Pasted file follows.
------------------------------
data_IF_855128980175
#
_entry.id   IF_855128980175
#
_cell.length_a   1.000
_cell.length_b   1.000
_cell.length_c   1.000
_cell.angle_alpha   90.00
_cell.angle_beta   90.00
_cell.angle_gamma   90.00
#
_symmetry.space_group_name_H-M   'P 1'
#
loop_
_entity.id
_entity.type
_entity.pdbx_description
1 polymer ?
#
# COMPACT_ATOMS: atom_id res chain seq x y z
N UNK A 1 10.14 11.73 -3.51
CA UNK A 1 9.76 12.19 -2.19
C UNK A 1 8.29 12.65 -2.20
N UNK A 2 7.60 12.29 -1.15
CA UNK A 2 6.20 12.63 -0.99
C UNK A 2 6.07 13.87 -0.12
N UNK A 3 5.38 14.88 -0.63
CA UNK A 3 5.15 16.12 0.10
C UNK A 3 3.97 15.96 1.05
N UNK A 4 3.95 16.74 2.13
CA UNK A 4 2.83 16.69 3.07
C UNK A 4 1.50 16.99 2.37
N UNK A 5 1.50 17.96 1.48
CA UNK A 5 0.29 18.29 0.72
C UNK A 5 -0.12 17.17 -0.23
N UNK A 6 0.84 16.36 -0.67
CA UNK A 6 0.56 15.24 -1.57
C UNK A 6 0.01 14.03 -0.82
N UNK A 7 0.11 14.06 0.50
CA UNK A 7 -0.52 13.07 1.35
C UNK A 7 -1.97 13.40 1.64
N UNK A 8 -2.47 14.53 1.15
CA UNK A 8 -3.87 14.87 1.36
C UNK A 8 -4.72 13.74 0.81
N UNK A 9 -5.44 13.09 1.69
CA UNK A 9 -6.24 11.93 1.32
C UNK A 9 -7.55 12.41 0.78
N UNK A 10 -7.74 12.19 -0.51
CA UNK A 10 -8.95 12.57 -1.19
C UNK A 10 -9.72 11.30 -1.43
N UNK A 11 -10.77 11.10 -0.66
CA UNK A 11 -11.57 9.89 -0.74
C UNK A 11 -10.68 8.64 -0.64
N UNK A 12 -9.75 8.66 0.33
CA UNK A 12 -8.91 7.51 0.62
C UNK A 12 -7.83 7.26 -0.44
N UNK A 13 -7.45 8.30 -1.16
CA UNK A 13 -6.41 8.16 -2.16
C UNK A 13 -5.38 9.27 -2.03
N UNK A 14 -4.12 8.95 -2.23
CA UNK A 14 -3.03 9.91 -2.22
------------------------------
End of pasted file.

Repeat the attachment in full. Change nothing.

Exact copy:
data_IF_855128980175
#
_entry.id   IF_855128980175
#
_cell.length_a   1.000
_cell.length_b   1.000
_cell.length_c   1.000
_cell.angle_alpha   90.00
_cell.angle_beta   90.00
_cell.angle_gamma   90.00
#
_symmetry.space_group_name_H-M   'P 1'
#
loop_
_entity.id
_entity.type
_entity.pdbx_description
1 polymer ?
#
# COMPACT_ATOMS: atom_id res chain seq x y z
N UNK A 1 10.14 11.73 -3.51
CA UNK A 1 9.76 12.19 -2.19
C UNK A 1 8.29 12.65 -2.20
N UNK A 2 7.60 12.29 -1.15
CA UNK A 2 6.20 12.63 -0.99
C UNK A 2 6.07 13.87 -0.12
N UNK A 3 5.38 14.88 -0.63
CA UNK A 3 5.15 16.12 0.10
C UNK A 3 3.97 15.96 1.05
N UNK A 4 3.95 16.74 2.13
CA UNK A 4 2.83 16.69 3.07
C UNK A 4 1.50 16.99 2.37
N UNK A 5 1.50 17.96 1.48
CA UNK A 5 0.29 18.29 0.72
C UNK A 5 -0.12 17.17 -0.23
N UNK A 6 0.84 16.36 -0.67
CA UNK A 6 0.56 15.24 -1.57
C UNK A 6 0.01 14.03 -0.82
N UNK A 7 0.11 14.06 0.50
CA UNK A 7 -0.52 13.07 1.35
C UNK A 7 -1.97 13.40 1.64
N UNK A 8 -2.47 14.53 1.15
CA UNK A 8 -3.87 14.87 1.36
C UNK A 8 -4.72 13.74 0.81
N UNK A 9 -5.44 13.09 1.69
CA UNK A 9 -6.24 11.93 1.32
C UNK A 9 -7.55 12.41 0.78
N UNK A 10 -7.74 12.19 -0.51
CA UNK A 10 -8.95 12.57 -1.19
C UNK A 10 -9.72 11.30 -1.43
N UNK A 11 -10.77 11.10 -0.66
CA UNK A 11 -11.57 9.89 -0.74
C UNK A 11 -10.68 8.64 -0.64
N UNK A 12 -9.75 8.66 0.33
CA UNK A 12 -8.91 7.51 0.62
C UNK A 12 -7.83 7.26 -0.44
N UNK A 13 -7.45 8.30 -1.16
CA UNK A 13 -6.41 8.16 -2.16
C UNK A 13 -5.38 9.27 -2.03
N UNK A 14 -4.12 8.95 -2.23
CA UNK A 14 -3.03 9.91 -2.22